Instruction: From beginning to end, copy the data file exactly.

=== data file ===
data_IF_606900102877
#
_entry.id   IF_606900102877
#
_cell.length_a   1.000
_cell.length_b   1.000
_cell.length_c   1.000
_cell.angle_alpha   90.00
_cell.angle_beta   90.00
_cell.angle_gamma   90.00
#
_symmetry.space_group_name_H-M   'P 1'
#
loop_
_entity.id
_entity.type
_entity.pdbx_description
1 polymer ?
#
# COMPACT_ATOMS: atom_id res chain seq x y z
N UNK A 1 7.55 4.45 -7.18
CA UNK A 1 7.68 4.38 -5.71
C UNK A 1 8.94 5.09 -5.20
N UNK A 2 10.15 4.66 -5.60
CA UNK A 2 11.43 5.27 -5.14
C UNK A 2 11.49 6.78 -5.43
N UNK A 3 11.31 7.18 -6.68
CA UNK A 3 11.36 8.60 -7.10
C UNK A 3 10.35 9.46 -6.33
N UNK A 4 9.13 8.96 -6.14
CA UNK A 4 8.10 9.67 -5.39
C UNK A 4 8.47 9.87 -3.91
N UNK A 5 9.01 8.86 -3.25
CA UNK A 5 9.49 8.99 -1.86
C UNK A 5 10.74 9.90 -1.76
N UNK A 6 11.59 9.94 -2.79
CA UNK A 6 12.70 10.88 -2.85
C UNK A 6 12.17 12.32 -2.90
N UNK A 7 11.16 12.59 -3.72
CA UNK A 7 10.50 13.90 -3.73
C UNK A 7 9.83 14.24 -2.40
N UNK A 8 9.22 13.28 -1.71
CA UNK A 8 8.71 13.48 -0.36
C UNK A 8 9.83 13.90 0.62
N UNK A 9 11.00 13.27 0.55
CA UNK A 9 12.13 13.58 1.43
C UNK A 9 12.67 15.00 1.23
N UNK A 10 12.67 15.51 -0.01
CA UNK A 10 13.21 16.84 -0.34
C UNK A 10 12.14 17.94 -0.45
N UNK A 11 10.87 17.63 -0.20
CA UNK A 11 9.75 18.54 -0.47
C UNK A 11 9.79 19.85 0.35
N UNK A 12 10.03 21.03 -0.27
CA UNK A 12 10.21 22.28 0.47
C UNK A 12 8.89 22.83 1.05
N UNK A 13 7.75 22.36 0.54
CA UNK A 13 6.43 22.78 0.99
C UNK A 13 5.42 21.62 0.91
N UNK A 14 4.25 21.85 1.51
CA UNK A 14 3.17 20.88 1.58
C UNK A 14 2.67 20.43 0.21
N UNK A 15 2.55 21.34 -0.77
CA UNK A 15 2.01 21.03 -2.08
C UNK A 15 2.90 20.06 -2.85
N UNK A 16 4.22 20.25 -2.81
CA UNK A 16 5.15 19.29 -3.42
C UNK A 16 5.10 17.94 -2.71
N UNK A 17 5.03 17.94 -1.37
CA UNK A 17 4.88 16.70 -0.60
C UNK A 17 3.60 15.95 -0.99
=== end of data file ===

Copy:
data_IF_606900102877
#
_entry.id   IF_606900102877
#
_cell.length_a   1.000
_cell.length_b   1.000
_cell.length_c   1.000
_cell.angle_alpha   90.00
_cell.angle_beta   90.00
_cell.angle_gamma   90.00
#
_symmetry.space_group_name_H-M   'P 1'
#
loop_
_entity.id
_entity.type
_entity.pdbx_description
1 polymer ?
#
# COMPACT_ATOMS: atom_id res chain seq x y z
N UNK A 1 7.55 4.45 -7.18
CA UNK A 1 7.68 4.38 -5.71
C UNK A 1 8.94 5.09 -5.20
N UNK A 2 10.15 4.66 -5.60
CA UNK A 2 11.43 5.27 -5.14
C UNK A 2 11.49 6.78 -5.43
N UNK A 3 11.31 7.18 -6.68
CA UNK A 3 11.36 8.60 -7.10
C UNK A 3 10.35 9.46 -6.33
N UNK A 4 9.13 8.96 -6.14
CA UNK A 4 8.10 9.67 -5.39
C UNK A 4 8.47 9.87 -3.91
N UNK A 5 9.01 8.86 -3.25
CA UNK A 5 9.49 8.99 -1.86
C UNK A 5 10.74 9.90 -1.76
N UNK A 6 11.59 9.94 -2.79
CA UNK A 6 12.70 10.88 -2.85
C UNK A 6 12.17 12.32 -2.90
N UNK A 7 11.16 12.59 -3.72
CA UNK A 7 10.50 13.90 -3.73
C UNK A 7 9.83 14.24 -2.40
N UNK A 8 9.22 13.28 -1.71
CA UNK A 8 8.71 13.48 -0.36
C UNK A 8 9.83 13.90 0.62
N UNK A 9 11.00 13.27 0.55
CA UNK A 9 12.13 13.58 1.43
C UNK A 9 12.67 15.00 1.23
N UNK A 10 12.67 15.51 -0.01
CA UNK A 10 13.21 16.84 -0.34
C UNK A 10 12.14 17.94 -0.45
N UNK A 11 10.87 17.63 -0.20
CA UNK A 11 9.75 18.54 -0.47
C UNK A 11 9.79 19.85 0.35
N UNK A 12 10.03 21.03 -0.27
CA UNK A 12 10.21 22.28 0.47
C UNK A 12 8.89 22.83 1.05
N UNK A 13 7.75 22.36 0.54
CA UNK A 13 6.43 22.78 0.99
C UNK A 13 5.42 21.62 0.91
N UNK A 14 4.25 21.85 1.51
CA UNK A 14 3.17 20.88 1.58
C UNK A 14 2.67 20.43 0.21
N UNK A 15 2.55 21.34 -0.77
CA UNK A 15 2.01 21.03 -2.08
C UNK A 15 2.90 20.06 -2.85
N UNK A 16 4.22 20.25 -2.81
CA UNK A 16 5.15 19.29 -3.42
C UNK A 16 5.10 17.94 -2.71
N UNK A 17 5.03 17.94 -1.37
CA UNK A 17 4.88 16.70 -0.60
C UNK A 17 3.60 15.95 -0.99